Hyperloop has taken its first step towards transforming the supply chain after it successfully carried passengers for the first time.
DP World and Virgin Hyperloop One announced the historic milestone on 9 November 2020 when Hyperloop, the proposed high-speed mode of transportation, carried passengers for the first time, but it is an innovation that could also have broad implications for cargo and the supply chain.
Being able to travel at speeds of 700mph mean hyperloop could transform how goods are moved, and potentially help connect inland regions to ports sea lanes.
Speaking to PTI, supply chain expert Wolfgang Lehmacher said the effects could be substantial and almost entirely replace long-used parts of the supply chain and bring ports closer to industrial areas.
“Hyperloop as a mode of freight transportation can on the one hand better connect the ports with their hinterland and on the other hand connect commercial and industrial centres along the new silk road,” Lehmacher said.
“While the latter replaces long distance ocean and air freight transportation, I expect the main impact to be on the links between the ports and the centres in their hinterland.”
The port-to-hinterland transport mode that could be usurped is rail and Lehmacher believes Hyperloop could be used to improve connections between major cities all over the world, such as Hamburg and Munich, Los Angeles and Chicago and Shanghai and key Chinese industrial centres.
One such project from Virgin Hyperloop One plans to connect the major Indian industrial centre of Pune to Mumbai in under 30 minutes.
Tests are currently focused on transporting passengers, with other projects proposing to connect city centres to airports.
However, if successful the technology could be broadened out to cargo and this may become even more vital in the future as the burden on the supply chain from Ecommerce increases and trade recovers post-COVID-19.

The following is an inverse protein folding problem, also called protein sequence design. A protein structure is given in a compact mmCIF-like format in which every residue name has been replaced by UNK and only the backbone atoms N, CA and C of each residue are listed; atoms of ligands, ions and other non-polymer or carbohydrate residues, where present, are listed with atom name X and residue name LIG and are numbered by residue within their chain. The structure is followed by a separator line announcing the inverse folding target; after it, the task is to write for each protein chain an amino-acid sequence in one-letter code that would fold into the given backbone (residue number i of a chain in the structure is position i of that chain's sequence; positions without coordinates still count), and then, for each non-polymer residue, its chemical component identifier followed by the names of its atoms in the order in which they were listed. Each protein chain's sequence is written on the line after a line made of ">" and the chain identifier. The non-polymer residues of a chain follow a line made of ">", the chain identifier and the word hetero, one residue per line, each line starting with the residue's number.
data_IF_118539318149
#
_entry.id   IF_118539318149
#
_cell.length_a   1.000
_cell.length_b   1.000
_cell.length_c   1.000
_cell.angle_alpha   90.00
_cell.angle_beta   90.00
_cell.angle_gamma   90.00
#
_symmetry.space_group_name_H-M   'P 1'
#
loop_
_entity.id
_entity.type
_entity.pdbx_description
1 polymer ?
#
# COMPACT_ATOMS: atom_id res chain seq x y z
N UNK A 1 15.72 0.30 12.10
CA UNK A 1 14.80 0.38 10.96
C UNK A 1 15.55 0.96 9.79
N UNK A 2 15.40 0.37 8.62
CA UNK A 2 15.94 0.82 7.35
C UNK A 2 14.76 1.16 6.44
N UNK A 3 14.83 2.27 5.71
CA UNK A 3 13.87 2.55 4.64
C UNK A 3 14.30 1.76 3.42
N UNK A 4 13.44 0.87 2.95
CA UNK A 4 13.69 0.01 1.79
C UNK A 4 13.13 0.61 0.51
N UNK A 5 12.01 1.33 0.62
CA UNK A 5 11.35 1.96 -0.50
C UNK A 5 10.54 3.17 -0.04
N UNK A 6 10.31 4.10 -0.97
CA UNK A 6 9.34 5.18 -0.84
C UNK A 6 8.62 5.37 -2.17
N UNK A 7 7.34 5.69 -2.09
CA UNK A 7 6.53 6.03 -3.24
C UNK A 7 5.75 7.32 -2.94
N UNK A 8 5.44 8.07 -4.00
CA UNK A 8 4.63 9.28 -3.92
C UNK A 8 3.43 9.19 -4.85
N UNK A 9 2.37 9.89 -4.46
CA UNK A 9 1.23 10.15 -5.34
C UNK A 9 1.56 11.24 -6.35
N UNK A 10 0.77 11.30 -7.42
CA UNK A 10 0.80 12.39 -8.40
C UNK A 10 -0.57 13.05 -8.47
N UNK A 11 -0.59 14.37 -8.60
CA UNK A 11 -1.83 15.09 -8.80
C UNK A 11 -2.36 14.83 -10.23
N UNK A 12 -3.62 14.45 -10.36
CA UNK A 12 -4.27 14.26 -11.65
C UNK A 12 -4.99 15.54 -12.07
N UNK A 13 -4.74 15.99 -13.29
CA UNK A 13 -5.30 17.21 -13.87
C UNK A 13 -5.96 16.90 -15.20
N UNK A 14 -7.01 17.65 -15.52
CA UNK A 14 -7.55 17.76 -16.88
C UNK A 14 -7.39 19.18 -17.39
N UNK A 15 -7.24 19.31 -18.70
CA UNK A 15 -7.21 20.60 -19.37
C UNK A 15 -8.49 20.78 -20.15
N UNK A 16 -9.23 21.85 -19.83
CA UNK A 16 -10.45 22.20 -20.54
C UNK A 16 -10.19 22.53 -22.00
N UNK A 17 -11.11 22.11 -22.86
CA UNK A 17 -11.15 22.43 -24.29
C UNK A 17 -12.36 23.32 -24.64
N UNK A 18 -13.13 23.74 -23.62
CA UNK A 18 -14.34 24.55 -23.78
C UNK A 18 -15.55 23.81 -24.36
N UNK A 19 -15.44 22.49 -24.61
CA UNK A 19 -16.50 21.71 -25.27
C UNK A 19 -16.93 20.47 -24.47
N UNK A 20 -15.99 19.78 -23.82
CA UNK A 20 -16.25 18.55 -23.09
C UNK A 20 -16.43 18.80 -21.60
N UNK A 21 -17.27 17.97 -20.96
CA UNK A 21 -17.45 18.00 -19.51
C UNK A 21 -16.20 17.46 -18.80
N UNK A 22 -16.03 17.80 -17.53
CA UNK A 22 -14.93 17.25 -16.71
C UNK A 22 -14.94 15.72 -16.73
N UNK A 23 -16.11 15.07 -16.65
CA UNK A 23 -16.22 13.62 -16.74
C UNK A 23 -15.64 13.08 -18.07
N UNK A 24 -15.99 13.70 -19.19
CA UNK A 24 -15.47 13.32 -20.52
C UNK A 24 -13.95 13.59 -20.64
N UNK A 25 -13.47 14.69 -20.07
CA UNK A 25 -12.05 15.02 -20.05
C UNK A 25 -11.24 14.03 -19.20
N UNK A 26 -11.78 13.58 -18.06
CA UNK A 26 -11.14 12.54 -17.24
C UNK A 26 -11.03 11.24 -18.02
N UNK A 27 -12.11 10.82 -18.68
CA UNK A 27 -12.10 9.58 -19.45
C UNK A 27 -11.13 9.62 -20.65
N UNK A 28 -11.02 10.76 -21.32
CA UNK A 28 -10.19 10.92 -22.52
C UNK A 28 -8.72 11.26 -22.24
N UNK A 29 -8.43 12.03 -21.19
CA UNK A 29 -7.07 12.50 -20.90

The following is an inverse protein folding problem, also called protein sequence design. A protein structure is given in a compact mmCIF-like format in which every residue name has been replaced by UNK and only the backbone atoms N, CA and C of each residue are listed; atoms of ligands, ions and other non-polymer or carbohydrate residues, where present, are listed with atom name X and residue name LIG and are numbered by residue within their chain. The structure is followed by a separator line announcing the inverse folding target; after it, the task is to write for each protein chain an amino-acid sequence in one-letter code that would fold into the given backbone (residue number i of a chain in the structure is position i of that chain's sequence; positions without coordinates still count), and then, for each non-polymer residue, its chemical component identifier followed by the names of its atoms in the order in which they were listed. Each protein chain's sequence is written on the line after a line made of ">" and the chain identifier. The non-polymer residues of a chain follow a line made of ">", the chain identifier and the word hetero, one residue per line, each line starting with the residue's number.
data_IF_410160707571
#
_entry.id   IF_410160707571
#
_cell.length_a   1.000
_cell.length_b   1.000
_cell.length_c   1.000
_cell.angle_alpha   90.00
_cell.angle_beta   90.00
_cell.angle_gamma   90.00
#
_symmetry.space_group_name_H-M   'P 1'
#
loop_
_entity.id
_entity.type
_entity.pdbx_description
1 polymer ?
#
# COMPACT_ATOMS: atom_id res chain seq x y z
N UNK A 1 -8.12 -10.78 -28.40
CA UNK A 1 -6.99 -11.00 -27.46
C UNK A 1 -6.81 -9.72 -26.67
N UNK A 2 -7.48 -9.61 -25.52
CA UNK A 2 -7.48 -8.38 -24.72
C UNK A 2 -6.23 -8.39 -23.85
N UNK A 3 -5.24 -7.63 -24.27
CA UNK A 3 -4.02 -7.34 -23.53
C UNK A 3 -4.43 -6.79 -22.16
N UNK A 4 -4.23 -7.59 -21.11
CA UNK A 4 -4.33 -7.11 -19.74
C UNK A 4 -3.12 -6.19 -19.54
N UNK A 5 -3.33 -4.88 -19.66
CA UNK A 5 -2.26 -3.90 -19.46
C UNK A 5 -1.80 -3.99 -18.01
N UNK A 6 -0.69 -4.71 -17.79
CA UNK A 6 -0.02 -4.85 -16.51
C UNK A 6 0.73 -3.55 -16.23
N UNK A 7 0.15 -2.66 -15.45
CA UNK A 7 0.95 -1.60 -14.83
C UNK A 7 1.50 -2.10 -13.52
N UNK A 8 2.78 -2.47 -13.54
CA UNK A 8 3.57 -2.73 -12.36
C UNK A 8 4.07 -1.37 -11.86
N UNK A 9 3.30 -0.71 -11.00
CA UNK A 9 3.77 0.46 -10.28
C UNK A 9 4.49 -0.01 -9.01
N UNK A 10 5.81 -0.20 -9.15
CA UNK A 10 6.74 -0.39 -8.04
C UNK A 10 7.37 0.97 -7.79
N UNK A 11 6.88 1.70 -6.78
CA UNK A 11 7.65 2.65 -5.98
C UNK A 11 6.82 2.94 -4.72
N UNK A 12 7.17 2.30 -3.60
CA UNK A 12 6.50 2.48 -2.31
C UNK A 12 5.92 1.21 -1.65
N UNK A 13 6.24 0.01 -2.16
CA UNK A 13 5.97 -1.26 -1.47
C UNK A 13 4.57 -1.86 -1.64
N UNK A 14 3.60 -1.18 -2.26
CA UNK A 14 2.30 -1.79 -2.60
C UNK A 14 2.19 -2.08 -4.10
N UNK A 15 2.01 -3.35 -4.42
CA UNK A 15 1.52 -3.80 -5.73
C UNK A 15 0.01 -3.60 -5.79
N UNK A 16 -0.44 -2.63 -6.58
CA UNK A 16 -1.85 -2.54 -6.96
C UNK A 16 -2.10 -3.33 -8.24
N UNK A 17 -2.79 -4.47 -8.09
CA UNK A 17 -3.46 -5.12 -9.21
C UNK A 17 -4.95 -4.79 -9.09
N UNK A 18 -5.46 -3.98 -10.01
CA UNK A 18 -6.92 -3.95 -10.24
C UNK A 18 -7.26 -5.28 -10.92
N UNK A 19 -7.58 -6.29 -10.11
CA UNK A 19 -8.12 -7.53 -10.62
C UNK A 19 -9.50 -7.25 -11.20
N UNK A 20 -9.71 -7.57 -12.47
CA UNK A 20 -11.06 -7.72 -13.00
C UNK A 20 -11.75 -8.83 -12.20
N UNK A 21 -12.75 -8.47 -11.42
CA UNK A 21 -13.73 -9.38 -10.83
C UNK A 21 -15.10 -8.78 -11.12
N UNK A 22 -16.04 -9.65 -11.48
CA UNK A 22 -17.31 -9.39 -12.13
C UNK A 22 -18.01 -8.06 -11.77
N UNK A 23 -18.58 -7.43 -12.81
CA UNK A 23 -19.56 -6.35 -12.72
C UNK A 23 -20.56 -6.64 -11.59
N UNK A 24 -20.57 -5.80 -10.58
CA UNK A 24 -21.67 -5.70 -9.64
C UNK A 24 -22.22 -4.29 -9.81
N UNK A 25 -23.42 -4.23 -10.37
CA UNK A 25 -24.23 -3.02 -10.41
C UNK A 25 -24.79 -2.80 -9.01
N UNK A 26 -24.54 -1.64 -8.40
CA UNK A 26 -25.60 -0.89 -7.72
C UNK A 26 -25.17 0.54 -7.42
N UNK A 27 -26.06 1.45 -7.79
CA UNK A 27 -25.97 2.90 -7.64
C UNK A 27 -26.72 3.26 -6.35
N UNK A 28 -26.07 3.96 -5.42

In an interview with Port Technology in 2019, Virgin Hyperloop’s Head of Marketing and Communications Ryan Kelly said the world “was not poised to meet the demand of the coming decades” and that the rapid increase of e-commerce would strain the supply chain.
Pre-pandemic predictions suggested e-commerce would be worth $4 trillion to the global economy by 2020. Statista predicted in August 2021 that Ecommerce will be worth $6.54 trillion by 2023.
This means the supply chain needs new ways to transfer goods quickly and, critically, in an environmentally friendly way.
Kelly claimed Hyperloop can serve as an “integrated logistics backbone, supporting the fast, sustainable and efficient delivery of palletised cargo”.
If these predictions are accurate the way goods are transported inland will change drastically, with an emphasis on palletised cargo, as opposed to containers.
The region which could be the first to see the benefit is the Middle East and Gulf. Saudi Arabia is leading the world with a first-of-its-kind national hyperloop study to evaluate how a hyperloop carrying both passenger and cargo.
The study, commissioned by Saudi Minister of Transport Saleh bin Nasser Al-Jasser, will look to lay the groundwork for a network of hyperloop routes to be considered across Saudi Arabia.
According to Lehmacher, the advantages of Hyperloop are “plentiful” and range from “economics to reliability, to the reduction of operationally caused carbon emissions”.
“Just imagine a container leaving the port every few seconds, the importance of speed increases with the distance travelled,” he said.
“Governments, infrastructure developers, supply chain providers, transportation, train and terminal operators should look into this promising alternative mode of transport.”